Flash reaction to the Apple Watch

So Apple finally unveiled their watch, officially making it the worst-kept secret in tech journalism. Gut reaction: This feels like a device that will serve a niche quite well but won’t be an explosive hit like the previous iDevices before it. This is based on a mix of unanswered questions and snap impressions.

  • We know nothing about battery life. Apple reps went out of their way to dodge the question. Being able to hold a charge for a full day is a bare minimum requirement.
  • The price point (starting at $350) feels way off. I felt, as a non-watch wearer, I’d look at it if it was around $200. I felt like $250 was pushing it. But the cheapest model at $350? That’s a lot to ask for a product category I’ve been out of since I was in high school.
  • iPods remade a really terrible digital music player sector. iPhone revolutionized mobile devices. iPads basically replaced a whole product category (netbooks and low-end laptops). I don’t see how AW does any of that for current watch wearers. It has a lot of things fitness bands have now. How did it overwhelmingly improve the product category?
  • The phone integration is my biggest issue. I expected it to have to connect to a smartphone, but it seems like a terrible idea to not only limit it to iPhones but also iPhones released in the past year. From a lock-in standpoint, sure this makes sense. But iPhone adoption is in the 40% range, which means you’ve already cut your potential buying public by more than half.

Take those four factors together, and you’ve got a niche device. The way I see it, the watch market has three constituencies:

  1. Watch wearers on the upper end (or perhaps a combo of people who wear a cheap watch and a fitness gadget such as a Fitbit)
  2. People who wear cheap watches because they want to quickly be able to tell the time
  3. Non-watch wearers

I didn’t see anything that makes Group 3 want to go all in from $0 to $350 in no time flat. Persuading them to shell out $350 for a product they’ve never seen a need for is a hard sell. Group 2, they’ll have to be persuaded to go from smaller use to bigger use. Were the features there? Group 1 feels like the natural audience for this device, and that is a small niche. Throw in that it doesn’t work to the fullest for people in this group who have an Android phone, and that’s a problem.

Perhaps Apple will revolutionize wearables but not in the way it intended. It’ll show that doing things quality might be overrated compared to doing a bunch of little gadgets that are cheaper and do less. Fashion can be an incredibly niched area anyhow; perhaps our tech versions aren’t going to be much different.

Like I said, time will tell (*rimshot*). The watch is beautiful. I’d love to have one on my wrist. But not at that price, not even close.

Wearable tech as fashion is a long game

Engadget published a good read today about the tough challenge facing tech companies chasing wearable fashion. The thrust, which I completely agree with, is that getting the tech right is only half the challenge. When dealing with something whose form is based on style and taste, that’s a harder nut to crack and you’re never going to have the product that pleases everyone.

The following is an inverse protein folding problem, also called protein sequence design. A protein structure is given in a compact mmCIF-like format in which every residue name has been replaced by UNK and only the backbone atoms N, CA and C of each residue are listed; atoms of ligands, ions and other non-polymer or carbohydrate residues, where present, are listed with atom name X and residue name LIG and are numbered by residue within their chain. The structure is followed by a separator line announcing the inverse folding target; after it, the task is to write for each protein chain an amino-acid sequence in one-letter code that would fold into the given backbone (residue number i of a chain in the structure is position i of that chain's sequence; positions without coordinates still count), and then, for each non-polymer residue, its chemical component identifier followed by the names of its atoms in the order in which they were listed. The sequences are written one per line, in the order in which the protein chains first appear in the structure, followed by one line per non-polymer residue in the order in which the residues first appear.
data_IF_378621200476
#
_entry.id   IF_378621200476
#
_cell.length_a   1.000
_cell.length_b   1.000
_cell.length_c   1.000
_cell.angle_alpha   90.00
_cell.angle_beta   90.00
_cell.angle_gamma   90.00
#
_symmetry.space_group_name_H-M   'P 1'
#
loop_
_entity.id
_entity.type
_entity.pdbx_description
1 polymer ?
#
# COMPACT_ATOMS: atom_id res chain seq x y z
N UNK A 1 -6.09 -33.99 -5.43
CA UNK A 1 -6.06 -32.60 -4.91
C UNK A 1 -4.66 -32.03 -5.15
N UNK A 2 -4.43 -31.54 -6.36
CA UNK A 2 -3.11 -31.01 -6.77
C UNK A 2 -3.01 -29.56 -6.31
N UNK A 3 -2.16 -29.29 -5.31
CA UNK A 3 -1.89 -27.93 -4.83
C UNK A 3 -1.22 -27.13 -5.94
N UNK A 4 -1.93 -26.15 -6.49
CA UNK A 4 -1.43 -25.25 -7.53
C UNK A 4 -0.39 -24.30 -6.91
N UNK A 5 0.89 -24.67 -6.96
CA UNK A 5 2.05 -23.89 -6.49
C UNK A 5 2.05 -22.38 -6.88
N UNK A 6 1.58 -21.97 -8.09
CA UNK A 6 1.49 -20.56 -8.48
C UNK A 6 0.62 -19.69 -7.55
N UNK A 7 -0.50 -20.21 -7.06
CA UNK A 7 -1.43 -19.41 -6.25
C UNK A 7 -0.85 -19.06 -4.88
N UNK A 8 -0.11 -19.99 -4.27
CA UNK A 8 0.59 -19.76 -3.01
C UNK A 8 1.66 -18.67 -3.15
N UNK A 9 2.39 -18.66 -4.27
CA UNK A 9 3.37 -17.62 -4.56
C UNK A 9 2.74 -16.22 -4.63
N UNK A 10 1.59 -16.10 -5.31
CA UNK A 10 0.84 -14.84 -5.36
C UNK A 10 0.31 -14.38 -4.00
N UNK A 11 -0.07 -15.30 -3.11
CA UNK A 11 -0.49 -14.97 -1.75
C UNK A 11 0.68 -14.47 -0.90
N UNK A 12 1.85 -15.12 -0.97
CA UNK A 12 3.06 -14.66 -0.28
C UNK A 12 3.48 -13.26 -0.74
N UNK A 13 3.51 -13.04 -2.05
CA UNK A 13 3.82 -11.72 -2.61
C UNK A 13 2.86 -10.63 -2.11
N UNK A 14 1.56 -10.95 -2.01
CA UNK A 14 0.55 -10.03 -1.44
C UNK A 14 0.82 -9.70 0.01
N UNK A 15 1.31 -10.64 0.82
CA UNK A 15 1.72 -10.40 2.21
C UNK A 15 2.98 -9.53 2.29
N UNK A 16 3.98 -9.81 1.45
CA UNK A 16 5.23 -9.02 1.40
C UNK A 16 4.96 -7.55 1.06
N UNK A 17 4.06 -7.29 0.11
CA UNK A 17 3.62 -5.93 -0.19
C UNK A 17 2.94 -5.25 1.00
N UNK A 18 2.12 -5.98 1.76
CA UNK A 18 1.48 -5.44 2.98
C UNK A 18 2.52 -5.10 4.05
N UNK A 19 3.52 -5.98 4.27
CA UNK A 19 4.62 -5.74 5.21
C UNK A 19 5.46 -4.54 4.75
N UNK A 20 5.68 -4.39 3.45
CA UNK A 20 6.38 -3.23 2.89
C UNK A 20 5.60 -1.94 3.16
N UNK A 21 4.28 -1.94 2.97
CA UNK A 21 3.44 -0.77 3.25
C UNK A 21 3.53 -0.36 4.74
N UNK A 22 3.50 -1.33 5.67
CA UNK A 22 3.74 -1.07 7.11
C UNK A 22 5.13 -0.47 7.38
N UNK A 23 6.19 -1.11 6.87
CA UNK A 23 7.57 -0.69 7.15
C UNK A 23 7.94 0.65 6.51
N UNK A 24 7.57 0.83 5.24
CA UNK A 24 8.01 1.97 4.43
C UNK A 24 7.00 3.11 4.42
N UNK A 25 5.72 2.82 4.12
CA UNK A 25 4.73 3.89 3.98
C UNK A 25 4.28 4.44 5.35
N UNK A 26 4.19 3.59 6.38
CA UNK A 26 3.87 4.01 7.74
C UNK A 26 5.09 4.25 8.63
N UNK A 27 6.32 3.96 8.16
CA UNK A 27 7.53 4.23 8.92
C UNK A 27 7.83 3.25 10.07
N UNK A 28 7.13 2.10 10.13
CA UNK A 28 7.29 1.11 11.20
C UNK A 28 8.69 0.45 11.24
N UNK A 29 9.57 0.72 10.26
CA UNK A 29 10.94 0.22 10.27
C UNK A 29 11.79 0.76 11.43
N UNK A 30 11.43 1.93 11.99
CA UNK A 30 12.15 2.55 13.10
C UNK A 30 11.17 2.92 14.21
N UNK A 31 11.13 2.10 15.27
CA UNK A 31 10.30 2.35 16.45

The pending iWatch announcement is instructive. People are saying Apple usually does sleek and cool right, so they have the best chance to finally produce a wearable people want in big numbers. I think these sentiments are generally correct in that Apple takes great care with design compared to other tech companies that do hardware, but if they’re expecting whatever (probably) will be unveiled this week to do the trick, I’m skeptical and am having a hard time getting excited about it. The tech is the easy part if you are thinking about it as a gadget. But if you’re thinking about it as a fashion accessory, this is going to take time.

Google’s struggles with making Glass culturally cool are worth a look here. They’ve introduced frames to make the device seem less clunky (and they do look much better in the wild!) but even 10 to 15 choices isn’t nearly enough. With iPod or iPhone, they’ve really only had 2-3 different models to choose from. Fashion is something different in that there’s a difference between a brand category people want to have and then the specific thing they buy. For example, people buy the label with designer handbags or shoes, but they don’t really want to have the same thing as everyone else.

Apple certainly had a winner with the iPod when it came to the convergence of tech and fashion; it became a must-have for those who wanted to look cool. But you have to remember that MP3 players before were nerdy and ugly. Apple didn’t just design a beautiful device; they were the first to design a beautiful device in a sector that was known for being awful. As the iPhone has evolved, how do people put their own stamp on it? With a case that suits their personality. People want the brand, but they also want to be different.

Watches aren’t really that. We’ve seen our share of ugly smartwatches, but beautiful watches as a fashion accessory have been around for hundreds of years. People already have some sense of what is gorgeous or fashionable.

And that’s the problem. Apple isn’t just trying to become a leader in a tech category, it’s trying to compete with traditional players as well. They have to convince non-watch wearers to don one without looking like an Applebot (same watch as everyone else) and convince watch wearers that this digital kind is better – all while getting the price point right. If this was purely about the device itself, a tech company would solve a software problem like that by making software that is more customizable, but this isn’t a software problem.